3:30 . Michael Brockley (poetry)
4:00 . Jeffrey Pearson (poetry)
4:30 . Bloomington Storytellers Guild 

Or, in the words of Jamie Bogert in “The Disturbing Origins of 9 Beloved Fairy Tales,” on THE-LINE-UP.COM:  Bedtime is often sweetened by stories of handsome princes and beautiful princesses, comical witches and lovable forest dwellers.  But what happens when we follow the breadcrumb trail to a fairy tale’s gloomy origin?  From the Little Mermaid to Little Red Riding Hood, the sugarcoated renditions we know and love come from much darker places.  If a Disney-themed wedding is in your future, beware:  The disturbing origins of these classic stories are anything but sweet.

And so it goes, in some cases only that the Disney versions we may know and love often leave out the, um, interesting parts; in others perhaps that dark actual events may underlie what we read as children. In addation to the two already noted, the fairy tales discussed are Hansel and Gretel, Sleeping Beauty, The Pied Piper of Hamelin, The Frog Prince, Cinderella, Beauty and the Beast, and Snow White, and the neat thing is that I’ve written my own versions of, or inspired by, every one of these (disclaimer: that doesn’t necessarily mean every one of these has sold), though Cinderella and Snow White are probably my favorites.  E.g., did you notice Sleeping Beauty in TOMBS?  But in any event, for a quick update on the lore of our youth, one need but press here.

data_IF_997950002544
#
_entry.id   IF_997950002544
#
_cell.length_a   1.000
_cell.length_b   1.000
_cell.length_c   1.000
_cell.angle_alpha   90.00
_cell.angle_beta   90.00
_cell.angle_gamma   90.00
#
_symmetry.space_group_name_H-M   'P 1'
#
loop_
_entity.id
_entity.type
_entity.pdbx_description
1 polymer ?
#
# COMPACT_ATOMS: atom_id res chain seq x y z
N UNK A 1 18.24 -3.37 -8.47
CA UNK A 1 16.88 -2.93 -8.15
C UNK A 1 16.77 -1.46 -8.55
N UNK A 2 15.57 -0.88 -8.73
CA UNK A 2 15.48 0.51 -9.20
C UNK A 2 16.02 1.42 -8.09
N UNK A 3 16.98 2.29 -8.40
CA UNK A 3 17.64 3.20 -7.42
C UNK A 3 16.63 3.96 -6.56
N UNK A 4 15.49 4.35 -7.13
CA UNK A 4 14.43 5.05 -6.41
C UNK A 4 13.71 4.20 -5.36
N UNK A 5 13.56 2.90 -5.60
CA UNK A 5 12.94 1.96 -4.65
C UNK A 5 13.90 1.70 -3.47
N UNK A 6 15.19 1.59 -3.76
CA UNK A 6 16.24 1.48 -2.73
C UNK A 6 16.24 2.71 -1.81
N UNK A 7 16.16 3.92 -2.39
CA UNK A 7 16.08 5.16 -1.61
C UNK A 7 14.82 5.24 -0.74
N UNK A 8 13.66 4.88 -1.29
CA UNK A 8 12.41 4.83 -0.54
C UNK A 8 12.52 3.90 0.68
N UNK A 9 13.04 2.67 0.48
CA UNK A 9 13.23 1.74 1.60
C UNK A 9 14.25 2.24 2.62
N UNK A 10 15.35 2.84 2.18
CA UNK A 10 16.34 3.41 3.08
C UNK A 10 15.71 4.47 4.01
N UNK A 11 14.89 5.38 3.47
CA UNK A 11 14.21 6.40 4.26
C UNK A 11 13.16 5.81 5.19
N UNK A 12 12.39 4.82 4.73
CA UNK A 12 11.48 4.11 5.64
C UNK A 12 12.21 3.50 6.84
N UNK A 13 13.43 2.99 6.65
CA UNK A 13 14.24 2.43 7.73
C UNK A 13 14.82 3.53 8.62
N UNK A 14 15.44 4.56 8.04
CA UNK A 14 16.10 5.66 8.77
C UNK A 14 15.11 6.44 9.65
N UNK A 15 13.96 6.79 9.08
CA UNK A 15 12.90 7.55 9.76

Sunday morning, Easter, was sunny and if not warm not too cold either.  Quite pleasant all in all.  Then now, a bit after 10 p.m., it’s snowing outside along with some rain, with the Weather Channel predicting as much as three inches by dawn.  That for us April fools.  Then, in between, it being the first of April, up DisappearingProse-150x150to twenty of us gathered for the Bloomington Writers Guild’s “First Sunday Prose Reading & Open Mic,” hosted this time by downtown coffeehouse Soma.

The featured readers were all “First Sunday” veterans, starting with Abegunde (cf. August 30, May 7 2017 et al.) with an essay/memory piece realting to earlier days as a poet, specifically citing a pair of letters from summer 1993; then followed by Alisa Alering (May 1 2016 et al.) with part of a story podcast on CAST OF WONDERS this February; and finally Wendy Teller with excerpts from her soon-to-be published historical novel BECOMING MIA (August 7 2017, but going back as far as 2015 and 2014).  After the break these were followed by only three readers from the audience, me in third place with an as yet unpublished fairy tale variant, “The Mouse Game,” the story of Cinderella from the viewpoint of one of the mice turned into horses to draw her coach.